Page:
Endoscopic mucosal resection

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Endoscopic mucosal resection
Other namesEMR

Endoscopic mucosal resection (EMR) is a technique used to remove cancerous or other abnormal lesions found in the digestive tract. It is one method of performing a mucosectomy.

For the esophagous[edit]

EMR has been advocated for early esophageal cancers (that is, those that are superficial and confined to the mucosa only) and has been shown to be a less invasive, safe, and effective nonsurgical therapy for early squamous-cell carcinoma.[1] It has also been shown to be safe and effective for early adenocarcinoma arising in Barrett’s esophagus. The prognosis after treatment with EMR is comparable to surgical resection. This technique can be attempted in patients, without evidence of nodal or distant metastases, with differentiated tumors that are slightly raised and less than 2 cm in diameter, or in differentiated tumors that are ulcerated and less than 1 cm in diameter. The most commonly employed modalities of EMR include strip biopsy, double-snare polypectomy, resection with combined use of highly concentrated saline and epinephrine, and resection using a cap.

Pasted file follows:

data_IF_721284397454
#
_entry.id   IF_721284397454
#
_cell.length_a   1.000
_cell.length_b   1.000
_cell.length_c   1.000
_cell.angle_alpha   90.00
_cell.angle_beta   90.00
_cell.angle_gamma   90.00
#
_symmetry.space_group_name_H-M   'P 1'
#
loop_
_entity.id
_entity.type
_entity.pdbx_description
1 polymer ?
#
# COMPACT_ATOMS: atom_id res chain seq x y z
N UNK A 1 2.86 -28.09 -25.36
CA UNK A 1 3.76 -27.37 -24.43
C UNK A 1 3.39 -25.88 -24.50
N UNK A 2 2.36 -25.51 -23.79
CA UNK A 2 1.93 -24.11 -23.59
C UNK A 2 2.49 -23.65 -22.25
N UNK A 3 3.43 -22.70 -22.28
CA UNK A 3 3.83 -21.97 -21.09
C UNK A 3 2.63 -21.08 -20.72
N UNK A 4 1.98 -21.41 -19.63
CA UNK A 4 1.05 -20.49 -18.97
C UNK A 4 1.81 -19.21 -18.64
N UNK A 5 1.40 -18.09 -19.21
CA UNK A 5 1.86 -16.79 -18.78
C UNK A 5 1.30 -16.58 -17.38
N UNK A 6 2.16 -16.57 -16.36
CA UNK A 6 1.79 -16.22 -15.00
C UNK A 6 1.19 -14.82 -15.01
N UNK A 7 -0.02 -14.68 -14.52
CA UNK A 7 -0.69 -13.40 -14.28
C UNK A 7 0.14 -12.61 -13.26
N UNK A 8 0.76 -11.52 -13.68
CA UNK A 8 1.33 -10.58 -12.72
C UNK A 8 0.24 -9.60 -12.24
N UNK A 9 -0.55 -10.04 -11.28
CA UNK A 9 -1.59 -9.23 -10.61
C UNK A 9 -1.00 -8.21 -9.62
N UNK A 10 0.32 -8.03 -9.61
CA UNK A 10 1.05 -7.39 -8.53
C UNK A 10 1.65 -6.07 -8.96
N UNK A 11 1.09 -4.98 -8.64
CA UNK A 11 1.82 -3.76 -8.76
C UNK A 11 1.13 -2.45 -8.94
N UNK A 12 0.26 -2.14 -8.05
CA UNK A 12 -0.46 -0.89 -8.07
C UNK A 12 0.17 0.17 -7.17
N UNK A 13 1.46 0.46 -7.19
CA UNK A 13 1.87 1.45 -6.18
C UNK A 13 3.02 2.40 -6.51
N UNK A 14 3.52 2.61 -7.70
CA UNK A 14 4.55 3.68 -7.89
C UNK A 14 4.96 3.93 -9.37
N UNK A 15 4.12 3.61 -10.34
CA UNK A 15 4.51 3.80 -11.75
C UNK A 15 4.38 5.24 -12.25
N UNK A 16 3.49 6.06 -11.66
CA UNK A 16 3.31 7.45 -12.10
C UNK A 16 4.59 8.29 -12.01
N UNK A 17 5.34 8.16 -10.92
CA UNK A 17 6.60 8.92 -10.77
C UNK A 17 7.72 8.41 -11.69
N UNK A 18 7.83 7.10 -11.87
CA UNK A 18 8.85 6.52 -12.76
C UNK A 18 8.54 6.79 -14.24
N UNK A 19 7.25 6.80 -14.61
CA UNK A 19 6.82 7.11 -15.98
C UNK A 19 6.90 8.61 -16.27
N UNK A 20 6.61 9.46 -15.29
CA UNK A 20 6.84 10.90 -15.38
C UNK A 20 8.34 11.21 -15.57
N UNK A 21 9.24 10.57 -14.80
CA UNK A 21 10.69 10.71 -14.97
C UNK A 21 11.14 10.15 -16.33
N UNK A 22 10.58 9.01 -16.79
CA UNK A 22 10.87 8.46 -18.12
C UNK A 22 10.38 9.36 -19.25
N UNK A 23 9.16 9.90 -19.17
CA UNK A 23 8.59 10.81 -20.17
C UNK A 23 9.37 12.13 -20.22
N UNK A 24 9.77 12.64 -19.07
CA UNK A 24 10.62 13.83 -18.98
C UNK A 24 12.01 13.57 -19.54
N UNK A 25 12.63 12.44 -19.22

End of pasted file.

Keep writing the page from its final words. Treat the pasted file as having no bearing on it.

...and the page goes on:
The strip biopsy method for endoscopic mucosal resection of esophageal cancer is performed with a double-channel endoscope equipped with grasping forceps and snare. After marking the lesion border with an electric coagulator, saline is injected into the submucosa below the lesion to separate the lesion from the muscle layer and to force its protrusion. The grasping forceps are passed through the snare loop. The mucosa surrounding the lesion is grasped, lifted, and strangulated and resected by electrocautery. The endoscopic double-snare polypectomy method is indicated for protruding lesions. Using a double-channel scope, the lesion is grasped and lifted by the first snare and strangulated with the second snare for complete resection.